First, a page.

I look forward to continuing to work with the thousands of engineers. machinists, and other Boeing employees in the Seattle region in the years ahead."

Yesterday Representative Adam Smith announced that he will oppose drilling in the Arctic National Wildlife Refuge (ANWR). This announcement was made in the wake of several recent events.

On Monday, February 26, 2001, Senator Frank Murkowski of Alaska introduced S. 389. Although he defers to this piece of legislation as a comprehensive energy package, it does little to help the U.S. develop a sustainable energy policy. Additionally, Murkowski's energy package opens ANWR to oil drilling. Congressman Smith opposes this bill. He believes that our country cannot drill its way out of our energy situation. Rather our country needs to develop a sustainable energy policy that uses renewable energy and encourage conservation.

Additionally, on February 27, 2001 President Bush made his Joint Address to Congress. In his address he outlined his budget. Included in his long term budget projections is revenue from drilling in ANWR beginning in 2004. Congressman Smith believes that including ANWR is misleading, and gives us an unrealistic picture of our future revenue. Since drilling in ANWR would require Congress to pass legislation, it is misleading to include projected revenue from a project that Congress has not even considered.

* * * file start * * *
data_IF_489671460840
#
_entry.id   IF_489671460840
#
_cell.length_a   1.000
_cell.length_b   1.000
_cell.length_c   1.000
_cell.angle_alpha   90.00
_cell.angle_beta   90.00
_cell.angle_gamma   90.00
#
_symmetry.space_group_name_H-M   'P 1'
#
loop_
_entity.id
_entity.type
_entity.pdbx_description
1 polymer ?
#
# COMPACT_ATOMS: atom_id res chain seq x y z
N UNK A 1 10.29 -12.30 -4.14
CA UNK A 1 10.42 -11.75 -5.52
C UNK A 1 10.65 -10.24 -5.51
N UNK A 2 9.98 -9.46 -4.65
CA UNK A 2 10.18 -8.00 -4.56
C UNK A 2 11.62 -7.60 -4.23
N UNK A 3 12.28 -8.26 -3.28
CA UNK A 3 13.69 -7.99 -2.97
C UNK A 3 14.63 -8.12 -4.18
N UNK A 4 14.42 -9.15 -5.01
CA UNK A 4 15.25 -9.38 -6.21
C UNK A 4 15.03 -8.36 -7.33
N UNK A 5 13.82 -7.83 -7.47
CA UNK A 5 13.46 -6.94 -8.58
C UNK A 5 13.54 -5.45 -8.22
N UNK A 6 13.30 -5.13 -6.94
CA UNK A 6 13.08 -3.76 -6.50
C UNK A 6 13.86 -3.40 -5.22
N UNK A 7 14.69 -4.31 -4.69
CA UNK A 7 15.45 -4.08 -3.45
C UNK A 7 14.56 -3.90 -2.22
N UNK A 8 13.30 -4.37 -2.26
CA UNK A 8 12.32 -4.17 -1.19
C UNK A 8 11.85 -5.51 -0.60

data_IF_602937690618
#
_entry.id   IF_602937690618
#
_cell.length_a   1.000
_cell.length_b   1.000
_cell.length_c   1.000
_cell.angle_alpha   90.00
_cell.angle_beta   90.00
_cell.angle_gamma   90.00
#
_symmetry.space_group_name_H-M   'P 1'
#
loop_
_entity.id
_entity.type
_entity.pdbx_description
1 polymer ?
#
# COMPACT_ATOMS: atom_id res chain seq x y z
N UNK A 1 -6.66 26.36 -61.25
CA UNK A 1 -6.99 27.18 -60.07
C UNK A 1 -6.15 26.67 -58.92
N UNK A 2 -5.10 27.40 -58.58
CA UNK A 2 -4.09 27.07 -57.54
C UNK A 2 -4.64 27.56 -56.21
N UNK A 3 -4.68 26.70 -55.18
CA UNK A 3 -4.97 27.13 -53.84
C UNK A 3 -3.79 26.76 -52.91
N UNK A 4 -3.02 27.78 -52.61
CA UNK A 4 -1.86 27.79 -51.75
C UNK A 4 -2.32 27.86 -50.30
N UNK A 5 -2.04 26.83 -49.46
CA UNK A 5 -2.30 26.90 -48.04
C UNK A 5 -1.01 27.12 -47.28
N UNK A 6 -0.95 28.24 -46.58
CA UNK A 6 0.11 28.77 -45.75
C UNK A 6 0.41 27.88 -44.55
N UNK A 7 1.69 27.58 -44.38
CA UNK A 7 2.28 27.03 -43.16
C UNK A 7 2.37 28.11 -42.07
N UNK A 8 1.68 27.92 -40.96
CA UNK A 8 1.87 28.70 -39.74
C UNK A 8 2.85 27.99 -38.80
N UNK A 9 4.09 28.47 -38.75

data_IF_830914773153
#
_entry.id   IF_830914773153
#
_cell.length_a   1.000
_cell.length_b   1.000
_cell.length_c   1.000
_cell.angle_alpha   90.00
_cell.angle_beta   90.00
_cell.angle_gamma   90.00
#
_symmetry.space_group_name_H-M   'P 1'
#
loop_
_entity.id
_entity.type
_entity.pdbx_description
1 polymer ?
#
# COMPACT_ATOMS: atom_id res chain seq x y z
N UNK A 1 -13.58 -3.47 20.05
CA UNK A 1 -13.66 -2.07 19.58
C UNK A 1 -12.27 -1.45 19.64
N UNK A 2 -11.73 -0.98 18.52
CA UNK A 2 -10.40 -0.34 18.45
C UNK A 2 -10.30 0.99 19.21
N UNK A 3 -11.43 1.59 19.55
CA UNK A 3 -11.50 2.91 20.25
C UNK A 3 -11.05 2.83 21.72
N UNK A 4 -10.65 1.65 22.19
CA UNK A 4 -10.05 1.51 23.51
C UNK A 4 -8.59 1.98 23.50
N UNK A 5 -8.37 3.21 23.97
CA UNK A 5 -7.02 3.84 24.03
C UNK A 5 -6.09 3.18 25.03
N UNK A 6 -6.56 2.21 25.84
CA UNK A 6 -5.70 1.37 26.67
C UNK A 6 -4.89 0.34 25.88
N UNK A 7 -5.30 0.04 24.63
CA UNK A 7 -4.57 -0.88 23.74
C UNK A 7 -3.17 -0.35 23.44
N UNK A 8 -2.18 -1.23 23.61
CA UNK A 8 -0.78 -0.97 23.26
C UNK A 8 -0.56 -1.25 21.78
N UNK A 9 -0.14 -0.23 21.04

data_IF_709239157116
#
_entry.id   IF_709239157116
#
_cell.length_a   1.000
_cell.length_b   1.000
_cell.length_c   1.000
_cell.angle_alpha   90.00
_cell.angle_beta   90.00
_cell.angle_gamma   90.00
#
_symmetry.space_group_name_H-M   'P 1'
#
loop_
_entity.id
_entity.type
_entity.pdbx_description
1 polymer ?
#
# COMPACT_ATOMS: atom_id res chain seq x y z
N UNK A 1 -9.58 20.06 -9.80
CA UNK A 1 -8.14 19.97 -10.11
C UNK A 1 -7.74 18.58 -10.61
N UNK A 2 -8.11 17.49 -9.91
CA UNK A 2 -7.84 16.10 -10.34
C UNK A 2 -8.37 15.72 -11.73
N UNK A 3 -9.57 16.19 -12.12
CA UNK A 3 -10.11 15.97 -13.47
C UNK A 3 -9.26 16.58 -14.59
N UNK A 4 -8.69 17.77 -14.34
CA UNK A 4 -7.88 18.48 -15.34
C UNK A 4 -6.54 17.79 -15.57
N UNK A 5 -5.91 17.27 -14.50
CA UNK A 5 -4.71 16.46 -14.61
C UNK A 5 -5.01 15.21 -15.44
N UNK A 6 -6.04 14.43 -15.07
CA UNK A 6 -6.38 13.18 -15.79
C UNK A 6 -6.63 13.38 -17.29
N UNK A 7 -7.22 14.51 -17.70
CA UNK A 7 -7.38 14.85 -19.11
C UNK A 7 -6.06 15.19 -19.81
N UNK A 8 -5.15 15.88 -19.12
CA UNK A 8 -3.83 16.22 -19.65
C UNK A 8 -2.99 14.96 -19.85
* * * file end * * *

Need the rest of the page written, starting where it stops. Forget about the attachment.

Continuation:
As a result of these two events Congressman Smith felt it was necessary to make a decision on this issue now. "I am making this decision at this time because I want to show President Bush and my colleagues that I will not support drilling in ANWR and I do not believe that it should be included in any budget projections," Smith said. "Over the next few months I plan to work with my colleagues to develop a sustainable energy policy that focuses on conservation and alternative sources of energy."

"I am encouraged to hear the preliminary reports of the recent oral arguments in the Court of Appeals' Microsoft case. While this process is still unfolding, it is my hope that the Court of Appeals will closely examine all the evidence and render a decision that would eliminate any future discussion of breaking up Microsoft. These proceedings have dragged on for nearly three years. For the sake of consumers and the technology industry in general, we need resolution to this matter soon.